White dog coats can be difficult to clean and maintain. Bichons, West Highland Terriers, Poodles and Maltese dogs amongst many other breeds suffer from coat staining, often to the dismay of their owners. Groomer have therefore compiled a number of handy tips to help keep white coats white, and directions on techniques for removing stains when necessary.
- Brush the coat before bathing. This will remove the superficial build-up of dust and debris, meaning that the shampoo can penetrate the coat more thoroughly.
- Use a whitening shampoo such as Groomers Blue Pearl Coat Enhancer. This formula is designed specifically for the removal of stains from white coats, and enhances the natural coat colour too. This shampoo also contains a slight “blueing” agent to counteract the vague yellow tinge visible on many white dog coats.
- When dealing with tough stains, do not dilute whitening shampoo. Use the formula neat, and leave to soak into the hair for a few minutes before rinsing.
- Try using baking soda on a very grey or stained coat. Baking soda is excellent at removing stains, and complements whitening shampoos well. It is also suitable for use on most skin and hair types. Put directly into the bath water, or mix into a paste and apply directly to the stain. Leave to soak for a few minutes then rinse.
- Use a good quality conditioner after shampooing. This optimises the heath of the coat, making it less porous, brittle, and prone to staining.
- Rinse all products away thoroughly. Product residue can make white coats dull.
Tear stains appear to occur more on white coated dogs, but in reality many breeds of dog suffer from this affliction – the white coat simply makes the problem seem more prominent. If the problem occurs in your dog frequently, or has suddenly become a problem for the first time, it is a good idea to get your pet checked out by a vet, as there could be an tear duct infection or blockage. The problem could even be down to dietary issues.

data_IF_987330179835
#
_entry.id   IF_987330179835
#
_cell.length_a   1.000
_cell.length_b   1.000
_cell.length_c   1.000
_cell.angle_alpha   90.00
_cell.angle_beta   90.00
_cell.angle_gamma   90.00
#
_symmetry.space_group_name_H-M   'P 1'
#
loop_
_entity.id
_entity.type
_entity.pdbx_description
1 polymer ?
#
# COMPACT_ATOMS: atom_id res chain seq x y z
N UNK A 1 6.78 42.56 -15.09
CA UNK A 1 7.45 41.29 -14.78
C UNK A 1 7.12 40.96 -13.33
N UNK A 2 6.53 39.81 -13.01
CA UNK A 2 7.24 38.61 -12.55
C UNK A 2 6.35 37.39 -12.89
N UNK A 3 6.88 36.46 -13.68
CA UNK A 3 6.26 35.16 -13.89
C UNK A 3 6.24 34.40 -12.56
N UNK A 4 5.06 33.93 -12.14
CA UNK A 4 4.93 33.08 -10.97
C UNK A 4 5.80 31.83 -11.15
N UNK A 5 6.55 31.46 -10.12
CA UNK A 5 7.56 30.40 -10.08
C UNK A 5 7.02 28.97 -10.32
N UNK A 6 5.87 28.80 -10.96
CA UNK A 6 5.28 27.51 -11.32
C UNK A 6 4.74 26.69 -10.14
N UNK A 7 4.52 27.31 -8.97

To treat tear stains on white coats, use a stain remover specifically designed for the eye area. Use consistently over the course of a few weeks and you should see some results. You could also try using Wax Sticks. These hide unsightly stains, and also form a protective barrier which helps against further discolouration. Remember to work very carefully around your dog’s eye area, and do not get any product directly into the eyes.
Remove urine stains immediately with a damp cloth, or ideally a pet cleansing wipe if possible. The sooner you get to a stain, the easier it will be to remove. For particularly bad stains, you could try an application of Groomers Quick Wash Shampoo. This will help to clean the fur and loosen the stain. It also means you do not need to bathe the dog excessively, which can exacerbate skin conditions. If the urine stains are particularly bad, it is advisable that you check there is not any dietary issues affecting the urine’s pH – ask your vet for more details regarding this.